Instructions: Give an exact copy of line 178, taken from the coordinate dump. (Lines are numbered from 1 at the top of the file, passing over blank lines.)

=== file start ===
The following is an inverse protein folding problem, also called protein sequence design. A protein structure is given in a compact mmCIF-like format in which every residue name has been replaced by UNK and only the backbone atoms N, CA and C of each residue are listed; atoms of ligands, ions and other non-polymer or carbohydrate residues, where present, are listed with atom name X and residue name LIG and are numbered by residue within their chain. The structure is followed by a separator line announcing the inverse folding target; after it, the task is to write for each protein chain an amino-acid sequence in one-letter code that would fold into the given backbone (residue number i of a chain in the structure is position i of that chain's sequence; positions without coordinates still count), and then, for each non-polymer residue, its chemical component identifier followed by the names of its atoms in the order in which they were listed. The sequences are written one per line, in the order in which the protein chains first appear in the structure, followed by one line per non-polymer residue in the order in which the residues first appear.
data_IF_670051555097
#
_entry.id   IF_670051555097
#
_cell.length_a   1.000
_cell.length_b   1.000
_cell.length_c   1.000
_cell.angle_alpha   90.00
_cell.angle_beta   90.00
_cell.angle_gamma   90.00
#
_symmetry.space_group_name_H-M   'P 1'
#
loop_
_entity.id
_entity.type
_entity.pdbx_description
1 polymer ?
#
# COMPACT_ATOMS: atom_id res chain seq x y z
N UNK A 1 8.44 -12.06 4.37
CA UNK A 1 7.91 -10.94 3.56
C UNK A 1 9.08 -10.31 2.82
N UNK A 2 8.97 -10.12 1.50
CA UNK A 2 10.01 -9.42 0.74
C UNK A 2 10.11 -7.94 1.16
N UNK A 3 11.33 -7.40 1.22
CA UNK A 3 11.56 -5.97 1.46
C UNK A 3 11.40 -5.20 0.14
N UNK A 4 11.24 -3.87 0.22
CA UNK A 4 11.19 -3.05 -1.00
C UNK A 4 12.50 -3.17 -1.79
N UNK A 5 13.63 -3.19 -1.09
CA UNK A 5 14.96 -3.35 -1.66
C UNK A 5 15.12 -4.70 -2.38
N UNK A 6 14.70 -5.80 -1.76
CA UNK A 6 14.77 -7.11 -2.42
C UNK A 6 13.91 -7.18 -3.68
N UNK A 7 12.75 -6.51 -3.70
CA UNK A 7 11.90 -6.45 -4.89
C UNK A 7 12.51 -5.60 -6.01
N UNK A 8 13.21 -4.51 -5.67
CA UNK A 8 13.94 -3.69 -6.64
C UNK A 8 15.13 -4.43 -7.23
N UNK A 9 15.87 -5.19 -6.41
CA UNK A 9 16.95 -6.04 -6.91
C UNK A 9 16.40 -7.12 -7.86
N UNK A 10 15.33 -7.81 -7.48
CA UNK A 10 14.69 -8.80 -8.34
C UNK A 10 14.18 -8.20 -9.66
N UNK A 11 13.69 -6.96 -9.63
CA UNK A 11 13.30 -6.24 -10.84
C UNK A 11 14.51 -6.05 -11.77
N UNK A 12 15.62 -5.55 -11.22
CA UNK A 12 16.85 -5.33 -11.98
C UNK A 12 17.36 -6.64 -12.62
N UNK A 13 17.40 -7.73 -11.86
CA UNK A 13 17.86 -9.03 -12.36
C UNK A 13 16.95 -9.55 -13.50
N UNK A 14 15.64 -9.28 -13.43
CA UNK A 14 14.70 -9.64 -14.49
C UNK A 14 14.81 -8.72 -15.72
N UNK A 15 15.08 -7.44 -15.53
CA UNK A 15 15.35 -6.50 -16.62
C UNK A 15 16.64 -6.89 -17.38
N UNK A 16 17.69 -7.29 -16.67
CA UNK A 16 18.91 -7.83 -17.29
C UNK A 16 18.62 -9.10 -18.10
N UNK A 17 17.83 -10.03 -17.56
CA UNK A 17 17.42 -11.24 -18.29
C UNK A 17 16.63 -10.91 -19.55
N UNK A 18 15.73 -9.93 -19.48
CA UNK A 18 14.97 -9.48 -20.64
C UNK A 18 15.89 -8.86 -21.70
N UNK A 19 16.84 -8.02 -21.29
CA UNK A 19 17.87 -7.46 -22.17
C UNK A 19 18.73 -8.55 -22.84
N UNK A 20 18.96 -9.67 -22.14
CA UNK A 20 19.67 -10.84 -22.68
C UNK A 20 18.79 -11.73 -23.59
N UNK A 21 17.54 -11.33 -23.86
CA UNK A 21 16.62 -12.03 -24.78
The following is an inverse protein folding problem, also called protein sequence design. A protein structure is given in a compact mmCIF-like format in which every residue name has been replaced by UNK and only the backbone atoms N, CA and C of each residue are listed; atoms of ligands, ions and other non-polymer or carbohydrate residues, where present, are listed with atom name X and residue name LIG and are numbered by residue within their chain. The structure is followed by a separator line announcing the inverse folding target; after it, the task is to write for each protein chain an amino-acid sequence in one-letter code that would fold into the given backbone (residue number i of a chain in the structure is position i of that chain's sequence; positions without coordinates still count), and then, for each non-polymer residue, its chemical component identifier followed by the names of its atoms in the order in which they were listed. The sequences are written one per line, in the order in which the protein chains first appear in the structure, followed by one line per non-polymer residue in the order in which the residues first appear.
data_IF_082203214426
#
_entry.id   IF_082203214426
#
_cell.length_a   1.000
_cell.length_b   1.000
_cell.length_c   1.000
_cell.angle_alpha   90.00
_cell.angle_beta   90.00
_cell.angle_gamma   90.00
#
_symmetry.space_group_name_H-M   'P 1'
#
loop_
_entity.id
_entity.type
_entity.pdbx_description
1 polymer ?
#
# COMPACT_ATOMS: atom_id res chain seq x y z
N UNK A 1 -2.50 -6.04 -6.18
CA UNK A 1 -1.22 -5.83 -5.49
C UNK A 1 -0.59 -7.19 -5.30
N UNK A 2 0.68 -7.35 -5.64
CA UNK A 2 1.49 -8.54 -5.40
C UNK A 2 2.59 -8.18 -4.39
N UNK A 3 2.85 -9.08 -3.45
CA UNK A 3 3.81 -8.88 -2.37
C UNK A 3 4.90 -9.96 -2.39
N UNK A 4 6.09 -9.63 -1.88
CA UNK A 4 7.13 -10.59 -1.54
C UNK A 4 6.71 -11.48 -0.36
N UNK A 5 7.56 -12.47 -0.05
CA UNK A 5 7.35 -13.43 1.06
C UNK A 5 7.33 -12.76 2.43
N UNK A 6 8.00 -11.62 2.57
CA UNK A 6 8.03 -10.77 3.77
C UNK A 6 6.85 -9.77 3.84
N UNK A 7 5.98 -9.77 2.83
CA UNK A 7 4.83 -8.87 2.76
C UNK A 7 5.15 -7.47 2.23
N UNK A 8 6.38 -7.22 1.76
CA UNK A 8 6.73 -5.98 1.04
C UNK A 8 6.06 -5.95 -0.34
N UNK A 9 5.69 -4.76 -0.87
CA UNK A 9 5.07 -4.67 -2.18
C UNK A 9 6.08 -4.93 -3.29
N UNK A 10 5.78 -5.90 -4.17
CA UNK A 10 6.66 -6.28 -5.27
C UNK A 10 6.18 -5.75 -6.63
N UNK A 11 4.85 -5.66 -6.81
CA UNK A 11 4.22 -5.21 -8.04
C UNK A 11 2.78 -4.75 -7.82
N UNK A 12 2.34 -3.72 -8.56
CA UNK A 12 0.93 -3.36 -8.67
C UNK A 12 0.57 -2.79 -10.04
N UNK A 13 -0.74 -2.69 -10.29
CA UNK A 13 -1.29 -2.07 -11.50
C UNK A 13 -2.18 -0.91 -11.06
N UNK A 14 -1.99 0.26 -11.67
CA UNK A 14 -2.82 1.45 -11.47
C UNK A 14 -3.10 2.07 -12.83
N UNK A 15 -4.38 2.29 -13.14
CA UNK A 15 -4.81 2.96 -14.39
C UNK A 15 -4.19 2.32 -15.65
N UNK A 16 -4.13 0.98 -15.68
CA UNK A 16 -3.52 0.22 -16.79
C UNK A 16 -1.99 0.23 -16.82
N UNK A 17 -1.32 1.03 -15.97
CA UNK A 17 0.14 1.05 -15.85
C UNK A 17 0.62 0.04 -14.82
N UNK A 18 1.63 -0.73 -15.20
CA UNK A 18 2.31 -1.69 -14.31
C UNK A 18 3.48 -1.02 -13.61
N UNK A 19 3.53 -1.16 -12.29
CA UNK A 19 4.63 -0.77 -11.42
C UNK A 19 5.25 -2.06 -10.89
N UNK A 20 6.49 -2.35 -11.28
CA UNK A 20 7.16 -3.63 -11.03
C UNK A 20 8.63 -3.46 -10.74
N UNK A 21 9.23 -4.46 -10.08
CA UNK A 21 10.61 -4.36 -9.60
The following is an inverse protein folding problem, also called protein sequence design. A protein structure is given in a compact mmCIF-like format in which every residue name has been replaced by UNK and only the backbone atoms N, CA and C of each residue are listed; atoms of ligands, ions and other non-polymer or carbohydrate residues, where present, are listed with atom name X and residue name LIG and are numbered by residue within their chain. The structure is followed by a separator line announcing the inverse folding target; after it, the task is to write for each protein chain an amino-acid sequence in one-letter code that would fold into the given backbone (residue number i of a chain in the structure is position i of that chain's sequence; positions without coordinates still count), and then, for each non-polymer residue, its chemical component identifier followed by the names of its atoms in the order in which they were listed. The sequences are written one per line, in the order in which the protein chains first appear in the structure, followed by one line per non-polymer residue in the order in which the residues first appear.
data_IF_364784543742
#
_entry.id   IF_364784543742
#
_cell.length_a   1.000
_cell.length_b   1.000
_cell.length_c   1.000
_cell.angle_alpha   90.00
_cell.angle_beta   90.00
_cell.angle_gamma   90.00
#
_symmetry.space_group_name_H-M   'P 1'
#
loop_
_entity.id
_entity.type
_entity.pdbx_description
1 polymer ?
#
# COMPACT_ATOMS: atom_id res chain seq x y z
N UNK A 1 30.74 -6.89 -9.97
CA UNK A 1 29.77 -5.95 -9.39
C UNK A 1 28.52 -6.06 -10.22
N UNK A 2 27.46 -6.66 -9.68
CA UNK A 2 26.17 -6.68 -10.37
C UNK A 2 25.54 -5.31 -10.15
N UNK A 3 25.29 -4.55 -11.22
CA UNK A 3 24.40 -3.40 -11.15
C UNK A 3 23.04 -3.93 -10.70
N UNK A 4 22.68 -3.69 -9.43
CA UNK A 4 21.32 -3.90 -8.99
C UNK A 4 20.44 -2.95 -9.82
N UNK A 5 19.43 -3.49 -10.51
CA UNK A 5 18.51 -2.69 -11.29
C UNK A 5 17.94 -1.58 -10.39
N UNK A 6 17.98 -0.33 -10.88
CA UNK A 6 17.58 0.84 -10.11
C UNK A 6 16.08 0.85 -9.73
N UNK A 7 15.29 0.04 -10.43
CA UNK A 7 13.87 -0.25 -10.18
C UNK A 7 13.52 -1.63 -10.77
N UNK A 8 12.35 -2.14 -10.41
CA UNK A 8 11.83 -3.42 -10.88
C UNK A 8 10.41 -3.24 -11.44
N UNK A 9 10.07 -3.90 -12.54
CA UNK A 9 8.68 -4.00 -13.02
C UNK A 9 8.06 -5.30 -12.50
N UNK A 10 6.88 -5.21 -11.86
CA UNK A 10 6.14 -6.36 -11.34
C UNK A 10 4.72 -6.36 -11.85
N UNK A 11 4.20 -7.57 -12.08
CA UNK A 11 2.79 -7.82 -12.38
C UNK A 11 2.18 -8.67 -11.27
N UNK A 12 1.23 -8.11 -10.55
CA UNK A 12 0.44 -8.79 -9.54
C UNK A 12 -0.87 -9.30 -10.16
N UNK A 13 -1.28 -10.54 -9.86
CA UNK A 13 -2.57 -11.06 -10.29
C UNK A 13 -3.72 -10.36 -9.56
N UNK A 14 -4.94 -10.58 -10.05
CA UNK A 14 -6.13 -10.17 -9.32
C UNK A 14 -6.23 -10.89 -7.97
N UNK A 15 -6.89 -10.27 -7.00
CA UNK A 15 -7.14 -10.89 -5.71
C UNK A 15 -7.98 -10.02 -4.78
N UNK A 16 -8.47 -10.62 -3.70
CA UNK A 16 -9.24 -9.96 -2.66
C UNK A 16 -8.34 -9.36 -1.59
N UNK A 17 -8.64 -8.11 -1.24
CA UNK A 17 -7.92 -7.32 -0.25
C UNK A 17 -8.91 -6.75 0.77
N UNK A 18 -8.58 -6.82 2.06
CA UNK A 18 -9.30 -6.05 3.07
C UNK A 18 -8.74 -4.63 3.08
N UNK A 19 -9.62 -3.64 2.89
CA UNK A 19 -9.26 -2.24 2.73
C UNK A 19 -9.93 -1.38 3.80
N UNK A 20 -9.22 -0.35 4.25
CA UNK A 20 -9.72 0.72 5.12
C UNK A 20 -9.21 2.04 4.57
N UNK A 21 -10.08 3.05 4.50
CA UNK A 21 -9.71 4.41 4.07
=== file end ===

#